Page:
This Is The Most Effective Time Of Day To Take Omega-3

Chances are you have already heard a lot about omega-3 fatty acids. These essential fats are linked to a wide variety of important health benefits including heart and cardiovascular protection, improvements in the functioning of the brain and eyes, mental health support for conditions like depression and Alzheimer's, and infant development (via SciTechDaily). Top dietary sources include flaxseed oil, chia seeds, walnuts, salmon, herring, and sardines (per the National Institutes of Health).

While omega-3 fatty acids are found in several dietary sources, it may still be hard to get enough, especially if you're not a big fan of fish. That's where supplementation can help boost your daily intakes. In addition to ensuring you're taking the right amounts, research also suggests there may be an optimal time to pop your omega-3 supplement in order to better absorb the fatty acids. Interestingly, it all has to do with the timing of your meals and what those meal components are made of.

How to better absorb your omega-3's

Science suggests that omega-3 fatty acids should be taken at a time of day when you are eating a meal high in healthy fats. This is due to the fact that fat has been shown to help with omega-3 fatty acid assimilation and bioavailability, meaning your body will have an easier time absorbing the omega-3 fatty acids (via Healthline).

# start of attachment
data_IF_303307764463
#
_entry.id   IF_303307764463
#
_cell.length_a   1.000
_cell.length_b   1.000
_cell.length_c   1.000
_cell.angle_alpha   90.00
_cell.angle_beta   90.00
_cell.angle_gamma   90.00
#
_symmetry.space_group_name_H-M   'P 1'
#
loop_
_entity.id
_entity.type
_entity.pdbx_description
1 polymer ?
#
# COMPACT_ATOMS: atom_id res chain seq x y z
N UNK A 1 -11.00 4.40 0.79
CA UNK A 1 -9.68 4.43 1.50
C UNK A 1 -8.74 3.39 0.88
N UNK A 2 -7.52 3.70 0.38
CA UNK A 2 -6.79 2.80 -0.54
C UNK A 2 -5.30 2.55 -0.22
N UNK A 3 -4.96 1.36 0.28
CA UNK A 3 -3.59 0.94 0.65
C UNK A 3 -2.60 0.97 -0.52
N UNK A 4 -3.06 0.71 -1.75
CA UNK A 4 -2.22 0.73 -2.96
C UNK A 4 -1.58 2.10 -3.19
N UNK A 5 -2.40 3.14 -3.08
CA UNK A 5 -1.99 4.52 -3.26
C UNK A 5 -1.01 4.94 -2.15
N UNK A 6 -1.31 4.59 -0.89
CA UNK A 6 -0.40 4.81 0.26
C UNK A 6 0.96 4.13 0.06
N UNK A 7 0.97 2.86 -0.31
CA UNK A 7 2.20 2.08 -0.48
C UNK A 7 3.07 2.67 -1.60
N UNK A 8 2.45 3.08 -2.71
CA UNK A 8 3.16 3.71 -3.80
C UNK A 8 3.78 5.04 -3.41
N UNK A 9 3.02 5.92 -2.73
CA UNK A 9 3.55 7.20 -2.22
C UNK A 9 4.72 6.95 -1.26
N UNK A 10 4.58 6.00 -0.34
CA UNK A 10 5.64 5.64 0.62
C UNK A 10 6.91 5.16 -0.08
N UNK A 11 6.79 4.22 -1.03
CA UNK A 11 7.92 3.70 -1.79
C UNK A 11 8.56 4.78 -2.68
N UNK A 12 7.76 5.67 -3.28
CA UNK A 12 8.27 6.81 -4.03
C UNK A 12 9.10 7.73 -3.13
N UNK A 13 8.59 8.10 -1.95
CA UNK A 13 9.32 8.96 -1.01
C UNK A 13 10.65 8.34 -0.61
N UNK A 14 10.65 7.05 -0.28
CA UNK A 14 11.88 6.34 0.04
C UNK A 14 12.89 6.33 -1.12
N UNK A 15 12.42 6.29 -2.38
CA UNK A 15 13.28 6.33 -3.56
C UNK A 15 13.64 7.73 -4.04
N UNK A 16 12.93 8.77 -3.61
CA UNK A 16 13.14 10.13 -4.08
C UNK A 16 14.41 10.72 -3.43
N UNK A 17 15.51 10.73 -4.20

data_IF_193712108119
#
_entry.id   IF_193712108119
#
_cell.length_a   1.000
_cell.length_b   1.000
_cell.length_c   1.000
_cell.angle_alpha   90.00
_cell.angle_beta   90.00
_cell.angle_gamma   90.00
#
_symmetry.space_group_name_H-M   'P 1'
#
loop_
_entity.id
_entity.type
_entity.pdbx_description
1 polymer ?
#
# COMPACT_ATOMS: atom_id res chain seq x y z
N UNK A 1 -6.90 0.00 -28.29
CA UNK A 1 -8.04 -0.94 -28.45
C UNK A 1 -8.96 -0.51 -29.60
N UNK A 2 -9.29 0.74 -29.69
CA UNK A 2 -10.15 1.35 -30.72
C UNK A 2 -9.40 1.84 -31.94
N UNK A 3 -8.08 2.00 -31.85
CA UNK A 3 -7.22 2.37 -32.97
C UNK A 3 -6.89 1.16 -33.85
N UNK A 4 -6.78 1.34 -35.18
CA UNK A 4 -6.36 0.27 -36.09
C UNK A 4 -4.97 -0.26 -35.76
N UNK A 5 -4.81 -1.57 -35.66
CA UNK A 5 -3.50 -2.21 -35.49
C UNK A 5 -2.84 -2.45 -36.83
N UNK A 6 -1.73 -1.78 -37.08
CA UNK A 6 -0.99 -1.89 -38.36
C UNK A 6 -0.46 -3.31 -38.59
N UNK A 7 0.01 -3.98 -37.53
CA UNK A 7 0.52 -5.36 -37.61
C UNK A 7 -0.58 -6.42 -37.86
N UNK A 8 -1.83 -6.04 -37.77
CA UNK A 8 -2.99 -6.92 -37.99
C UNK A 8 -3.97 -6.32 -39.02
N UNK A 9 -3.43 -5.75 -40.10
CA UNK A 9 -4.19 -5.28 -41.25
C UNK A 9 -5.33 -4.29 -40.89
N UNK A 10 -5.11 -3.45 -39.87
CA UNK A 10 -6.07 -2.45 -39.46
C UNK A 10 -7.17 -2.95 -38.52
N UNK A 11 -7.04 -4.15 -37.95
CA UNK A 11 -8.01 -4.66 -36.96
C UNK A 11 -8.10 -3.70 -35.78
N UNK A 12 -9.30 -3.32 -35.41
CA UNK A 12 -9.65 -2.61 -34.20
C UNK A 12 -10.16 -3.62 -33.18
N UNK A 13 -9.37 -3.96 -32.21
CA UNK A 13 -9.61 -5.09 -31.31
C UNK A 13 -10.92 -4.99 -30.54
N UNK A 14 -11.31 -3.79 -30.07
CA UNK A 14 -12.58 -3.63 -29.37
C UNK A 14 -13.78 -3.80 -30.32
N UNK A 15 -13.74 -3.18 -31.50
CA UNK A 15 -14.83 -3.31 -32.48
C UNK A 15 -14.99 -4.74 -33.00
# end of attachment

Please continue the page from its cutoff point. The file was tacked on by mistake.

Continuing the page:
A 2019 study published in the journal Current Opinion in Clinical Nutrition and Metabolic Care supported this theory and found within their studies that eicosapentaenoic acid (EPA) and docosahexaenoic acid (DHA), two beneficial long-chain omega-3 fatty acids, had "markedly improved" bioavailability when consumed with a meal containing fat.

Besides taking omega-3 supplements with a meal rich in healthy dietary fat, another key to getting the best results from this supplement may be to consume it over a long period of time, according to Healthline. Before adding any supplement to your diet, it's best to check with your doctor to ensure it won't interact with your current medications and that you're taking the right dosage. General dosage guidelines set forth by the National Institute of Health (NIH) vary based on a person's sex, age, and pregnancy status.